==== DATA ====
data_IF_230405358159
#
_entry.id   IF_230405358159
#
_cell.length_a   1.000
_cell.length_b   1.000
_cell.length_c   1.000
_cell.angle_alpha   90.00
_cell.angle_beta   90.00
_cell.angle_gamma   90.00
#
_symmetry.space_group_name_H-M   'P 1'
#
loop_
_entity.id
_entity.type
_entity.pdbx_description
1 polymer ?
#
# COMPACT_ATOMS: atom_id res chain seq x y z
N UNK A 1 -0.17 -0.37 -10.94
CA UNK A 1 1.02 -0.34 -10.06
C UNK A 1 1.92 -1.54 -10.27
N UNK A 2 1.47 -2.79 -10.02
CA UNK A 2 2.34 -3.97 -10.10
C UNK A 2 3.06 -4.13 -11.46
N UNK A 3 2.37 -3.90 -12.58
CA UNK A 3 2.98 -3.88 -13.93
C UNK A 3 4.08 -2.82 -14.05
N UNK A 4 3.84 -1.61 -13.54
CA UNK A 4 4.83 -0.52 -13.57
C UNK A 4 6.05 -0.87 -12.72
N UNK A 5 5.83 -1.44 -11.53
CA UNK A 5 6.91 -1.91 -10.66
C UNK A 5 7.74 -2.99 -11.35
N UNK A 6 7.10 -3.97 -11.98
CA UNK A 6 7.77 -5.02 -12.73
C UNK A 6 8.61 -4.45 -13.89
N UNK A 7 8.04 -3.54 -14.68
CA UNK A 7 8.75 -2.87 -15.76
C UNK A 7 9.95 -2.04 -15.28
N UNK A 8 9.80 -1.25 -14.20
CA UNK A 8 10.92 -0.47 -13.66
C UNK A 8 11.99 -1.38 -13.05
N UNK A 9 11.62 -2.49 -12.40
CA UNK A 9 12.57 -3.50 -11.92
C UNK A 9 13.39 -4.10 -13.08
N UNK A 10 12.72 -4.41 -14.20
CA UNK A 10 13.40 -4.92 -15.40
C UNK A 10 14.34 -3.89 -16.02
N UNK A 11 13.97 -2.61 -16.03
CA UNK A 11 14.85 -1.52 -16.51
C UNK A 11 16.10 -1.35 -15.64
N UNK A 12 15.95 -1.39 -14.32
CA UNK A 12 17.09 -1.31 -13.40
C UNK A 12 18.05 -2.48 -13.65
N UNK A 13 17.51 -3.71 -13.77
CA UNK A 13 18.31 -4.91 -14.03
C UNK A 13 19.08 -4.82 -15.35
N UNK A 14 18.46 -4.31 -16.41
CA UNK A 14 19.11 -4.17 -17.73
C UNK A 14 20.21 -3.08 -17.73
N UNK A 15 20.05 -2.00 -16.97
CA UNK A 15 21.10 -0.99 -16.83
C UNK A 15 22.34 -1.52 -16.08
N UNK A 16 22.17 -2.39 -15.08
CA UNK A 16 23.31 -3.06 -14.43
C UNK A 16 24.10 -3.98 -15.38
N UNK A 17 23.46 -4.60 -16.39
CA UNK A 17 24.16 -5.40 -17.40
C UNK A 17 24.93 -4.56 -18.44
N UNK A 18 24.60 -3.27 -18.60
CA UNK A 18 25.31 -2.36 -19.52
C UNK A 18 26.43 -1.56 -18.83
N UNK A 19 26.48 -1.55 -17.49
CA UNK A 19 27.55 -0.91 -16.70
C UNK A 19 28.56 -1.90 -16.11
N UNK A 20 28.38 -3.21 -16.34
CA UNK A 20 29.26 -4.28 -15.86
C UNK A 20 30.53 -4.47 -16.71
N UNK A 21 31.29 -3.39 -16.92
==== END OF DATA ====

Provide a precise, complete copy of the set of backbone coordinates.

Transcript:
data_IF_230405358159
#
_entry.id   IF_230405358159
#
_cell.length_a   1.000
_cell.length_b   1.000
_cell.length_c   1.000
_cell.angle_alpha   90.00
_cell.angle_beta   90.00
_cell.angle_gamma   90.00
#
_symmetry.space_group_name_H-M   'P 1'
#
loop_
_entity.id
_entity.type
_entity.pdbx_description
1 polymer ?
#
# COMPACT_ATOMS: atom_id res chain seq x y z
N UNK A 1 -0.17 -0.37 -10.94
CA UNK A 1 1.02 -0.34 -10.06
C UNK A 1 1.92 -1.54 -10.27
N UNK A 2 1.47 -2.79 -10.02
CA UNK A 2 2.34 -3.97 -10.10
C UNK A 2 3.06 -4.13 -11.46
N UNK A 3 2.37 -3.90 -12.58
CA UNK A 3 2.98 -3.88 -13.93
C UNK A 3 4.08 -2.82 -14.05
N UNK A 4 3.84 -1.61 -13.54
CA UNK A 4 4.83 -0.52 -13.57
C UNK A 4 6.05 -0.87 -12.72
N UNK A 5 5.83 -1.44 -11.53
CA UNK A 5 6.91 -1.91 -10.66
C UNK A 5 7.74 -2.99 -11.35
N UNK A 6 7.10 -3.97 -11.98
CA UNK A 6 7.77 -5.02 -12.73
C UNK A 6 8.61 -4.45 -13.89
N UNK A 7 8.04 -3.54 -14.68
CA UNK A 7 8.75 -2.87 -15.76
C UNK A 7 9.95 -2.04 -15.28
N UNK A 8 9.80 -1.25 -14.20
CA UNK A 8 10.92 -0.47 -13.66
C UNK A 8 11.99 -1.38 -13.05
N UNK A 9 11.62 -2.49 -12.40
CA UNK A 9 12.57 -3.50 -11.92
C UNK A 9 13.39 -4.10 -13.08
N UNK A 10 12.72 -4.41 -14.20
CA UNK A 10 13.40 -4.92 -15.40
C UNK A 10 14.34 -3.89 -16.02
N UNK A 11 13.97 -2.61 -16.03
CA UNK A 11 14.85 -1.52 -16.51
C UNK A 11 16.10 -1.35 -15.64
N UNK A 12 15.95 -1.39 -14.32
CA UNK A 12 17.09 -1.31 -13.40
C UNK A 12 18.05 -2.48 -13.65
N UNK A 13 17.51 -3.71 -13.77
CA UNK A 13 18.31 -4.91 -14.03
C UNK A 13 19.08 -4.82 -15.35
N UNK A 14 18.46 -4.31 -16.41
CA UNK A 14 19.11 -4.17 -17.73
C UNK A 14 20.21 -3.08 -17.73
N UNK A 15 20.05 -2.00 -16.97
CA UNK A 15 21.10 -0.99 -16.83
C UNK A 15 22.34 -1.52 -16.08
N UNK A 16 22.17 -2.39 -15.08
CA UNK A 16 23.31 -3.06 -14.43
C UNK A 16 24.10 -3.98 -15.38
N UNK A 17 23.46 -4.60 -16.39
CA UNK A 17 24.16 -5.40 -17.40
C UNK A 17 24.93 -4.56 -18.44
N UNK A 18 24.60 -3.27 -18.60
CA UNK A 18 25.31 -2.36 -19.52
C UNK A 18 26.43 -1.56 -18.83
N UNK A 19 26.48 -1.55 -17.49
CA UNK A 19 27.55 -0.91 -16.70
C UNK A 19 28.56 -1.90 -16.11
N UNK A 20 28.38 -3.21 -16.34
CA UNK A 20 29.26 -4.28 -15.86
C UNK A 20 30.53 -4.47 -16.71
N UNK A 21 31.29 -3.39 -16.92